It’s not clear exactly what it means if someone sees a deceased family member, revisits key moments in their life or feels an overwhelming sense of love and peace, but the emotional impact is important, Cheskes said. “I personally wouldn’t read too much into those, other than these are interesting,” he said. However, the memories could have lingering psychological consequences for the survivors, he said.

It was a profound and long-lasting experience for Mary Curran Hackett of Cincinnati. Hackett, who has been involved in other research with Parnia, had a cardiac arrest and felt “a sense of complete calm and peace and kind of being enveloped by love.”

“And then when I came back — I felt the force of whatever that was come back into me. I cannot explain it other than, my whole life changed after that. I was not afraid of death,” said Hackett, an author who has written about her experiences. “I had this really deep sense that I got a clear message of why we’re here.”

The fact that two high-profile people — Buffalo Bills safety Damar Hamlin and Bronny James, son of NBA superstar LeBron James — survived cardiac arrests in just the last two years brings more attention to the need for more research into cardiac arrest survivors and the mental health impact of resuscitation, Cheskes said.

“This has sort of brought it more into the public spotlight than perhaps it has ever been before,” he said.

Historically, Hamlin and James wouldn’t have survived a cardiac arrest at all, said Dr. Lance Becker, chair of emergency medicine and a resuscitation researcher at the Northwell Health System in Manhasset, New York. “That would not have happened 10 years ago, and it would never have happened 20 years ago,” said Becker, who wasn’t involved in the research. “We’re living in a different world, and now, this study opens up a new vista and we just have to learn more about it.”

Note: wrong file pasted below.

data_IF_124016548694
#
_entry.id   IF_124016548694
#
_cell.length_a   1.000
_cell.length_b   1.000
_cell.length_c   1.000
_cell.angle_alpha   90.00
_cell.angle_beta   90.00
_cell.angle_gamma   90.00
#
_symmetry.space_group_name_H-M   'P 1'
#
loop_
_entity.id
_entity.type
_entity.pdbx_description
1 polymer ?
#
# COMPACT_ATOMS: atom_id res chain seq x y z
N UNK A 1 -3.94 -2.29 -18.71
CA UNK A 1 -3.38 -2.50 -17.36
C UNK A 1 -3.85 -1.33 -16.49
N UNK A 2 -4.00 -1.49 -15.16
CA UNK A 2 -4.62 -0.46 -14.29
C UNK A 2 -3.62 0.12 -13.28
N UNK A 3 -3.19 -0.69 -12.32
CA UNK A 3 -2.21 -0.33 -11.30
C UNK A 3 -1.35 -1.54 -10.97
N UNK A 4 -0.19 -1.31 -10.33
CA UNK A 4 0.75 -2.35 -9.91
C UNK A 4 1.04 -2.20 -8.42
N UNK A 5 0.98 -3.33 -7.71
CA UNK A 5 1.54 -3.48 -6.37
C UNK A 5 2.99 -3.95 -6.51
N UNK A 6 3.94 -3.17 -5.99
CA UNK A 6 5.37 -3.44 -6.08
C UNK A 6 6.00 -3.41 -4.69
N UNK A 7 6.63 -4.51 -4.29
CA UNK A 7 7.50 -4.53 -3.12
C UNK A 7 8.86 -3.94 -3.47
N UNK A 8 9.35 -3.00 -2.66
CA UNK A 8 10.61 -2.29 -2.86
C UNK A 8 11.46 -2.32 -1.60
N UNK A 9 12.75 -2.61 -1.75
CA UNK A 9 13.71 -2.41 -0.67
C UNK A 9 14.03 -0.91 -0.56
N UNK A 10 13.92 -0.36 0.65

“My hat is off to Dr. Parnia because he’s trying to seriously study something that we all wonder about,” he said. “Every one of us who’s taking care of a dying patient — I’ve taken care of thousands — and you wonder, could they be conscious? Might they have a near-death experience?”

The main takeaway of this study is that survivors may have some memories of CPR, which could be a source of emotional stress for some, said Dr. Katherine Berg, an assistant professor of medicine at Harvard Medical School and former chair of the writing group for the 2025 American Heart Association post-cardiac arrest care guidelines.

“I hope that studies like this one will prompt physicians to ask cardiac arrest survivors about these memories and experiences and assess for any post-traumatic stress or other psychological symptoms that might need to be addressed,” she said in an email. “I really commend the authors for this thoughtful study, which I am sure was very labor-intensive to conduct.”

It’s also a good reminder to do CPR, call 911 and use an AED if people ever witness someone having a cardiac arrest, Cheskes said. More than 356,000 people have cardiac arrests in out-of-hospital settings each year, according to the American Heart Association, which has this video on how to do hands-only CPR and use an AED and this guidance on when to start CPR.

“A lot of people see the defibrillator and they freak out — am I going to kill the patient?” he said. But a person in cardiac arrest will most certainly die, so people should definitely try to use an AED, which generally has easy-to-understand instructions, he said. “It’s hard to explain to people you can’t do something wrong.”

Cheskes said the patients in the study were not like those with "brain death" who have an irreversible loss of brain function and are therefore candidates for organ donation.

CORRECTION (Sept. 15, 2023. 8:55 a.m. ET): A previous version of this article misstated Dr. Katherine Berg's role. She is the writing group's former chair, not chair.